meeting Russians who support Putin and the war in Ukraine

meeting Russians who support Putin and the war in Ukraine
meeting Russians who support Putin and the war in Ukraine

More than two years after the start of the war in Ukraine, Vladimir Putin’s power does not waver. The one who held office this Tuesday, May 7, is beginning a 5th term at the head of a country where he still finds many supports, from the city to the countryside.

Vladimir Putin, an unpopular head of state? Seen from France, the Kremlin leader’s popularity rating may seem doubtful. However, this Tuesday, May 7, he has just pledged for a fifth term, while a war has been raging with Ukraine for more than two years. Russians opposed to this “special operation”? “It doesn’t exist,” Viktoria, a former resident of Ukrainian Donbass, tells BFMTV.

From Moscow’s business districts to the more remote reaches of the country, the “Red Line” team interviewed Russians who support Vladimir Putin against all odds. A BFMTV documentary broadcast this Tuesday, May 7.

“My associates don’t like the French because of Macron”

Contrary to what the long list of economic sanctions imposed by the West on Russia might suggest, the economy is not at a standstill. The Kremlin even promises GDP growth of around 2.6% over the year.

The capital’s brand new business district – a sort of Moscow City – continues to be roamed by white-collar workers. A hyper-modern economic lung, far from the front, yet struck by a kamikaze drone on July 30, 2023 in the middle of the night.

One of these executives in a suit agreed to testify, with some reservations. “Because (of Emmanuel Macron’s comments), just being in the process of discussing with you could be blamed on me,” explains Alexeï, a young man working in finance.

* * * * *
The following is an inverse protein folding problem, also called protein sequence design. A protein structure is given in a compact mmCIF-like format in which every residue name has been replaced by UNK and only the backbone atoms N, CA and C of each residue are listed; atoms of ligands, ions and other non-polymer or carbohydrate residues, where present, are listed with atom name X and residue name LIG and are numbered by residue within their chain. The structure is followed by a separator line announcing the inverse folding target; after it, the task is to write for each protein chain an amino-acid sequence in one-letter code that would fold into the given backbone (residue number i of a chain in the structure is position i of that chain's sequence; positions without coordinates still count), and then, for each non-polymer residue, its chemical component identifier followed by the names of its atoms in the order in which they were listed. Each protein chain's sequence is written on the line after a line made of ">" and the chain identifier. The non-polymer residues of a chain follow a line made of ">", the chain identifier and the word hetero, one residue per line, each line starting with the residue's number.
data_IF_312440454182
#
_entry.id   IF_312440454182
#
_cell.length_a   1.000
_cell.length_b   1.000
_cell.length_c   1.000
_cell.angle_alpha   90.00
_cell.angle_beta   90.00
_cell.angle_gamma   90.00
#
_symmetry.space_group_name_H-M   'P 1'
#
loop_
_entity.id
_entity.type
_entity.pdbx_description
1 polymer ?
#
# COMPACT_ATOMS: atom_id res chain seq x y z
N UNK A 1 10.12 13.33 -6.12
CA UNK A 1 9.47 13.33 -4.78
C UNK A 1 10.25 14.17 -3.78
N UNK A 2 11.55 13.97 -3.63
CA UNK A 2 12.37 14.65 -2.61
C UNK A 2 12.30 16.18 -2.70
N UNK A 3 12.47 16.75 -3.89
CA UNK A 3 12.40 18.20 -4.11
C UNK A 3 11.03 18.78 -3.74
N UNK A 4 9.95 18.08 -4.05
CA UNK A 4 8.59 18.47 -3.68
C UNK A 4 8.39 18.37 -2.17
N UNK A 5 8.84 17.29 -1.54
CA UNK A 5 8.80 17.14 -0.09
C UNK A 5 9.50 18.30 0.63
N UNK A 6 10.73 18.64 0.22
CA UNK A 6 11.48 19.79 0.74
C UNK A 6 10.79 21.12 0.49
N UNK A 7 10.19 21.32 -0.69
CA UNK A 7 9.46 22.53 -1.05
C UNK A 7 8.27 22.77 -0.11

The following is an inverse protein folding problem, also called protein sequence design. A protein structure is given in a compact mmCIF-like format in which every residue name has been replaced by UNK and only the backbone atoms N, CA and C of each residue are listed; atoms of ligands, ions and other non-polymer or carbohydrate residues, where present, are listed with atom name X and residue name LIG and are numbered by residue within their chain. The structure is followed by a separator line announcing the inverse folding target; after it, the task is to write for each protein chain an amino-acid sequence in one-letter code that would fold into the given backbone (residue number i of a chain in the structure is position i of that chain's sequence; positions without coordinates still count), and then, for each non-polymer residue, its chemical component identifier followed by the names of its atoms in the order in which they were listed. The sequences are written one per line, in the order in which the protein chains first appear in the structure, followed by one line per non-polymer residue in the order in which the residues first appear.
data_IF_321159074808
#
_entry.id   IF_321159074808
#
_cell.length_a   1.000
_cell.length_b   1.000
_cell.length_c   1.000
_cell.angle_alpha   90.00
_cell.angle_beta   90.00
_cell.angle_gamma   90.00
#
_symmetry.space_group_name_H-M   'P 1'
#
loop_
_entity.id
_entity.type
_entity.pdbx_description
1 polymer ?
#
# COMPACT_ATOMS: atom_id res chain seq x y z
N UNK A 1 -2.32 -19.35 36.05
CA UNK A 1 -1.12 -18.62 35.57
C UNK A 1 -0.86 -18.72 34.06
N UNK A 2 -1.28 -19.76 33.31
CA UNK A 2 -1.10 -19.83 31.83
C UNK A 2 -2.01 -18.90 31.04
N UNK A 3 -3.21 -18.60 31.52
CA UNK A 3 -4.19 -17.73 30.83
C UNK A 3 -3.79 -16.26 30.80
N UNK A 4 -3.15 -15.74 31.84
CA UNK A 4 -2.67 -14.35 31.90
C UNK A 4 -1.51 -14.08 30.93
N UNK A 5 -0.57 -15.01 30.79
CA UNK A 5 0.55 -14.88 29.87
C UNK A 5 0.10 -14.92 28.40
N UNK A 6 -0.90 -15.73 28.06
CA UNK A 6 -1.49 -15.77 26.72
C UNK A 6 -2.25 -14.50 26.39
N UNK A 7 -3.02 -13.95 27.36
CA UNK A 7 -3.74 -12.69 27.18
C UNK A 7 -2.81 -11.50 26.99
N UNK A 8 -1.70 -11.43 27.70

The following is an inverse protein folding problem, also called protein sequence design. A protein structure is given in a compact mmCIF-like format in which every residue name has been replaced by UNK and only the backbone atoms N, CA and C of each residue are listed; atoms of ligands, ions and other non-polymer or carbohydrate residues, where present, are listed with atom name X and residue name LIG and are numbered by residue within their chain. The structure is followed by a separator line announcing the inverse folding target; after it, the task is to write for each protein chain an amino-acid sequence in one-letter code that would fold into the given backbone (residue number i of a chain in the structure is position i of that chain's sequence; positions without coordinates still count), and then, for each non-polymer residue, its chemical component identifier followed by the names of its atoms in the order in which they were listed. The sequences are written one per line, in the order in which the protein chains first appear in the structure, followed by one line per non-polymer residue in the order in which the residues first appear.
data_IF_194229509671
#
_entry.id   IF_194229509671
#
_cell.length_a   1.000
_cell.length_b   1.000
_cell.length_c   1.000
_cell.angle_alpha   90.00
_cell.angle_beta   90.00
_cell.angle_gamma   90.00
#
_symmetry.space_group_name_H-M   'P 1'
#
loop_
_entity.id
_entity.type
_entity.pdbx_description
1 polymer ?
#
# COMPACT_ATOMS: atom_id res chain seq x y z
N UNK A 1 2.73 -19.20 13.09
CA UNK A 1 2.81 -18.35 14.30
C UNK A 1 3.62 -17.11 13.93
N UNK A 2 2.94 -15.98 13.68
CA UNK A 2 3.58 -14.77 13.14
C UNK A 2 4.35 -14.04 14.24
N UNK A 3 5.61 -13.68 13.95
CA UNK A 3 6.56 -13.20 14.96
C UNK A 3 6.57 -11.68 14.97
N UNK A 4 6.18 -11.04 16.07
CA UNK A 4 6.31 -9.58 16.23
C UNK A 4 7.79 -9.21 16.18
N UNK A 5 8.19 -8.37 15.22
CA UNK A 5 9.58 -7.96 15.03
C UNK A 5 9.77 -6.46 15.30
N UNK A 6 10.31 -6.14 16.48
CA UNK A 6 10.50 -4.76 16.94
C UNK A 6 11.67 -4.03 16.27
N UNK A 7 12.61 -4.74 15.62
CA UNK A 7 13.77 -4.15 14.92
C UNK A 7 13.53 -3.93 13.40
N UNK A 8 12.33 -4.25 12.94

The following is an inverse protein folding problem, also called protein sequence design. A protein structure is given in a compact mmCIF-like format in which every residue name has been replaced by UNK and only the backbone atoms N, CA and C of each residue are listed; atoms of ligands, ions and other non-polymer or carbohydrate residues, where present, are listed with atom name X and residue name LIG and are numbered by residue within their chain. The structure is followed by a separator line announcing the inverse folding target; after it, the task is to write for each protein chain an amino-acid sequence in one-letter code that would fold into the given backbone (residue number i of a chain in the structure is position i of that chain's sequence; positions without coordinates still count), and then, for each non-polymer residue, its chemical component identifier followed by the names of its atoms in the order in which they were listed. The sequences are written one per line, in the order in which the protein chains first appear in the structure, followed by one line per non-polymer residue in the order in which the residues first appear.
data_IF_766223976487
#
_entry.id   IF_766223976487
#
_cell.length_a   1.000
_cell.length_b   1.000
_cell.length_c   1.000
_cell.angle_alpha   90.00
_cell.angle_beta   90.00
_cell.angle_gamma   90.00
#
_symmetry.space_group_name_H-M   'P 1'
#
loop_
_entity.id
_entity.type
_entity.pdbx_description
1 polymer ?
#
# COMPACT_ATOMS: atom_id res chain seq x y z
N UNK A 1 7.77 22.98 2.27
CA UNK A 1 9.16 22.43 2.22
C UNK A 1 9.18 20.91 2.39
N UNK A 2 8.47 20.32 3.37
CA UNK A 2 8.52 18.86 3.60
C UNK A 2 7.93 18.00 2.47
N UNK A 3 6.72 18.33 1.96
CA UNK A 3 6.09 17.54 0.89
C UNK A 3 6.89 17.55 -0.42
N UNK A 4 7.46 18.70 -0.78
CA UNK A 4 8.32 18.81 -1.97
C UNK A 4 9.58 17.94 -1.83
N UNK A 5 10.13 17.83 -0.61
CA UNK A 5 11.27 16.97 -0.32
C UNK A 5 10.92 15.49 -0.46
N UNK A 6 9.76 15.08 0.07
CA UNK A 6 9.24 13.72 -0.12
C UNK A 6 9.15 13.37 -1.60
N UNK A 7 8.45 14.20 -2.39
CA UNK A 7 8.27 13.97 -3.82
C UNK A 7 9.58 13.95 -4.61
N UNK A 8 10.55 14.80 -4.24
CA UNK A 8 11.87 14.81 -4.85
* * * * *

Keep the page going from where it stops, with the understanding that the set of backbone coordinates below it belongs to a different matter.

“Russia is a very important financial center (…) You Westerners have a biased and perverted vision of Russia. You still see us in the Soviet era with these scary buildings, tanks in the streets. has nothing to do with it anymore,” he insists.

Alexei seems particularly annoyed by the French president’s statements. “My associates don’t like the French because of Macron, because of what they heard on TV,” particularly on the possible sending of French troops to Ukraine. He himself also fears the possibility of mobilization at the front if France sent its troops to support kyiv.

Minds remain marked by the hasty mobilization of 300,000 men after the failure of the blitzkrieg in 2022. In a few days, at least 700,000 Russians left their country to avoid being forcibly conscripted.

“Without Vladimir Putin, Russia would not have existed for a long time”

One of the ideas recurring in the mouths of Russian citizens: the disguised desire that Westerners would have to put an end to Russia as it exists, rather than wanting peace in Ukraine.

This idea is pushed directly by the tenant of the Kremlin in messages broadcast on television. “The Western elites do not hide their objective of inflicting, as they say: ‘a strategic defeat on Russia’. What does that mean? It means: making us disappear once and for all.”